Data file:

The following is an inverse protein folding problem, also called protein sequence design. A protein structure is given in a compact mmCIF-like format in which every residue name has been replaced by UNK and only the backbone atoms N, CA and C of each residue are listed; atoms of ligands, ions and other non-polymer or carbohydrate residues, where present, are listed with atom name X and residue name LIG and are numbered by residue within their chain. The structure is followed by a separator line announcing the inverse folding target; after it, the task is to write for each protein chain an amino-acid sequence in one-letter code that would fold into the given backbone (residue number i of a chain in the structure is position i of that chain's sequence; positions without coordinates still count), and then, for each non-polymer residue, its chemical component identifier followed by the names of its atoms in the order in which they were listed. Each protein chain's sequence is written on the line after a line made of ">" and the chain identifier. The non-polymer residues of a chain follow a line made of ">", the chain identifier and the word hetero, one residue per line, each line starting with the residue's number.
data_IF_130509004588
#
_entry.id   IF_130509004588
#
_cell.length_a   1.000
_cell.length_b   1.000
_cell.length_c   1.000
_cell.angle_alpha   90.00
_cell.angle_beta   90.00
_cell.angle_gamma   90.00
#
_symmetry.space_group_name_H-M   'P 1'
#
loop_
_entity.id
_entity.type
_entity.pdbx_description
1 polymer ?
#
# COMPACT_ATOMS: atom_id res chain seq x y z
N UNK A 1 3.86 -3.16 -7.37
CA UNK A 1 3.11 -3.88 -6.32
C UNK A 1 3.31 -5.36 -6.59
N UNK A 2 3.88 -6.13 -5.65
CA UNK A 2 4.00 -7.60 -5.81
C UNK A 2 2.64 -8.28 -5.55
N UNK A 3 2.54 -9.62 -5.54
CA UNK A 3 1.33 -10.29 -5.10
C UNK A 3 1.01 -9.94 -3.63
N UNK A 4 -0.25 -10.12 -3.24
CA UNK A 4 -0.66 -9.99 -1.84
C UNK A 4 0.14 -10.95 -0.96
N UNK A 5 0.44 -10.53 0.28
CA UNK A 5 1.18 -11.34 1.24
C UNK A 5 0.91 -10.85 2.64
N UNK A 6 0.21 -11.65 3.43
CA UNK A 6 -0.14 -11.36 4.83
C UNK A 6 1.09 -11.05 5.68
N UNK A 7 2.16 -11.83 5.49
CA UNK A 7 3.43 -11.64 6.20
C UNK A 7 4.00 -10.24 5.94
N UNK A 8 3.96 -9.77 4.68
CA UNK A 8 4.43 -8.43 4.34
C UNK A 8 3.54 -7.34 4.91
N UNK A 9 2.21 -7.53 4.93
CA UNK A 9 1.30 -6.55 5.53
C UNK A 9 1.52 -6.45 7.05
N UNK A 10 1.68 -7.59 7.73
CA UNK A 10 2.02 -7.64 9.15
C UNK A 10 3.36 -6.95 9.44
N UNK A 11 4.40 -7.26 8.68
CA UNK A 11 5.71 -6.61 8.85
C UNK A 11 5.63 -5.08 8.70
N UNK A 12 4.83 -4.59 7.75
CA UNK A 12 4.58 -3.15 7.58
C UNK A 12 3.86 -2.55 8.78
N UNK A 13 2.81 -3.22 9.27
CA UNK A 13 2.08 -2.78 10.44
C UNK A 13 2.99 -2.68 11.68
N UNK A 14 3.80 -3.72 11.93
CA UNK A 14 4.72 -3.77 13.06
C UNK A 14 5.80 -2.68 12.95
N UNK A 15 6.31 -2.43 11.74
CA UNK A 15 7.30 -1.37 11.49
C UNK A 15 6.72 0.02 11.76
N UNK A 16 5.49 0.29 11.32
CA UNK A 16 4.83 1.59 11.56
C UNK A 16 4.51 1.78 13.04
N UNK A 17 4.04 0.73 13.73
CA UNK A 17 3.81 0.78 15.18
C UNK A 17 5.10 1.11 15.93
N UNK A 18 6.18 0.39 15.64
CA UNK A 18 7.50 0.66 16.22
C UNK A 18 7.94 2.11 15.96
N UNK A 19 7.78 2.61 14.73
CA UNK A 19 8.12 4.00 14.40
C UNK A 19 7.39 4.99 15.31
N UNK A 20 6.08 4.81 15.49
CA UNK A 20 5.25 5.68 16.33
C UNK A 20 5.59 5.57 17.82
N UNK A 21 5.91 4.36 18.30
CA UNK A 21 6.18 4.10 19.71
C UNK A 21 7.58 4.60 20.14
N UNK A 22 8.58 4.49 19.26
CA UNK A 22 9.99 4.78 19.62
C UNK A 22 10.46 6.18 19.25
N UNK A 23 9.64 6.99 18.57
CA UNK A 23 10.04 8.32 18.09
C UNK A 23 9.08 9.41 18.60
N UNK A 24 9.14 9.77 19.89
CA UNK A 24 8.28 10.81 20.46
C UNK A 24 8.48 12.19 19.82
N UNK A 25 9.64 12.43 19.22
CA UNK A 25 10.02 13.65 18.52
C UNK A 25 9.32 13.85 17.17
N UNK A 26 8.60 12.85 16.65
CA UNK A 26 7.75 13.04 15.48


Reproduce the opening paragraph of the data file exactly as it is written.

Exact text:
The following is an inverse protein folding problem, also called protein sequence design. A protein structure is given in a compact mmCIF-like format in which every residue name has been replaced by UNK and only the backbone atoms N, CA and C of each residue are listed; atoms of ligands, ions and other non-polymer or carbohydrate residues, where present, are listed with atom name X and residue name LIG and are numbered by residue within their chain. The structure is followed by a separator line announcing the inverse folding target; after it, the task is to write for each protein chain an amino-acid sequence in one-letter code that would fold into the given backbone (residue number i of a chain in the structure is position i of that chain's sequence; positions without coordinates still count), and then, for each non-polymer residue, its chemical component identifier followed by the names of its atoms in the order in which they were listed. Each protein chain's sequence is written on the line after a line made of ">" and the chain identifier. The non-polymer residues of a chain follow a line made of ">", the chain identifier and the word hetero, one residue per line, each line starting with the residue's number.